Then we arrive at February 6, 1998, and the events of that day are narrated, along with automobile/truck sounds.

The song then includes a "News Flash," but not the news flash from "Jeanny."

Perhaps it's best if you listen. Those familiar with Falco's career will appreciate the way this was put together.

Philip Hubbard's video is good too.

Tuesday, August 16, 2016

The lyrics for the Shadows instrumental "F.B.I."

Yes, there are lyrics to the Shadows (as in Cliff Richard and the Shadows without Cliff Richard) instrumental song "F.B.I." Allow me to explain.

In the early 1980s, my dorm neighbor was a Greek named Alexandros. Because it was the early 1980s, Alexandros brought a vinyl record with him from Greece; the soundtrack for the film "Lemon Popsicle." (Years later, I discovered that "Lemon Popsicle" was not a Greek film, but an Israeli film.) Because the film was set in the 1950s, the soundtrack consisted of a number of pre-Beatlemania hits, including the aforementioned Shadows song "F.B.I."

Obviously the Shadows had legs and knew how to use them.

But more important than their choreography was their sound. Lead guitarist Hank Marvin in particular is noted as an influential figure in British music - he reputedly introduced the Fender Stratocaster to England - and other English musicians recognized their importance, if we Americans didn't. When Paul McCartney released his video for "Coming Up," I had no idea that the guy in the glasses was NOT supposed to be Buddy Holly.

Anyway, let's go back to the college dorm environment, when you're thrown together with a bunch of people and your Greek neighbor was playing his album ALL THE TIME. Eventually I wrote lyrics to the instrumental:

I am in the F.B.I.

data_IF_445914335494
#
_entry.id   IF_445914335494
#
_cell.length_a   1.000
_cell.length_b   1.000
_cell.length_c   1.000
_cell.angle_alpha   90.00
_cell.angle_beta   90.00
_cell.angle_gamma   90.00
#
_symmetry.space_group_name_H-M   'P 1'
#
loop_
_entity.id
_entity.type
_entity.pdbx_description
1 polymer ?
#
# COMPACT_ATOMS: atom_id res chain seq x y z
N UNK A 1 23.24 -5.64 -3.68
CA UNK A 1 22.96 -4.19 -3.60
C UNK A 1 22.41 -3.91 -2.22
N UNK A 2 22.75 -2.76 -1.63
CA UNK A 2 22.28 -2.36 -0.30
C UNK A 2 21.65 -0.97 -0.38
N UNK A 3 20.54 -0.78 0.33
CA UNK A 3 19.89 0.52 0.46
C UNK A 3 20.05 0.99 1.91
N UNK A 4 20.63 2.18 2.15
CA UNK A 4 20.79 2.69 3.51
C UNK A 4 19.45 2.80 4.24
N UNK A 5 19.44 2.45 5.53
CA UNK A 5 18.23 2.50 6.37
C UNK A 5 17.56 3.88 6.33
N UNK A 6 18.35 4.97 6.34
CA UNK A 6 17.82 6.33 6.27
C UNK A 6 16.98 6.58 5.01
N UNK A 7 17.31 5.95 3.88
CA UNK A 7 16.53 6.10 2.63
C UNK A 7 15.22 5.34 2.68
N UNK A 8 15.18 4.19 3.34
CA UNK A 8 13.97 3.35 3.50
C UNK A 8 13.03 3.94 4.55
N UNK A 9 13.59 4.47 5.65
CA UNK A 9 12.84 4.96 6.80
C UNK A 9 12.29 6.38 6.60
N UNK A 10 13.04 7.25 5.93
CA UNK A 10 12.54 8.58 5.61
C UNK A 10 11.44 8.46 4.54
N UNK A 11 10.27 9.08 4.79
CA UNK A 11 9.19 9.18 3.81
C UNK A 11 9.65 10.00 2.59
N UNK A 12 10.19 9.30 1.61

Five o'clock, I'm gonna die.
Gonna get shot down by a Greek from out of town
And the flag of Thessaloniki will fly over the flag of F.B.I.
(Gonna die)

So that's how an instrumental got lyrics. But I'm not gonna try to write lyrics for "Hocus Pocus."

POSTSCRIPT: Some versions of the "Lemon Popsicle" soundtrack are mislabeled. I know that Alexandros' version had an inaccuracy, which can also be found in the Japanese version of the soundtrack.

Check track A10. Yes, the Big Bopper (who died with the guy who looked like Hank Marvin) did sing "Chantilly Lace" - after all, he wrote it. But the version on the soundtrack album includes the singer saying "you know what Jerry Lee likes." I don't know if Jerry Lee Lewis is on all versions of the soundtrack and the soundtrack people goofed, or if he is on some versions and the Big Bopper is on others.

Wednesday, August 3, 2016

(from Empoprise-BI) You are not a customer, August 2016 edition (Pandora, Peter Deacon, and Michigan's Video Rental Privacy Act)


I have made a certain point ad nauseum. If you are a user of a service that provides wonderful things to you, then you are probably not a "customer" of the service provider.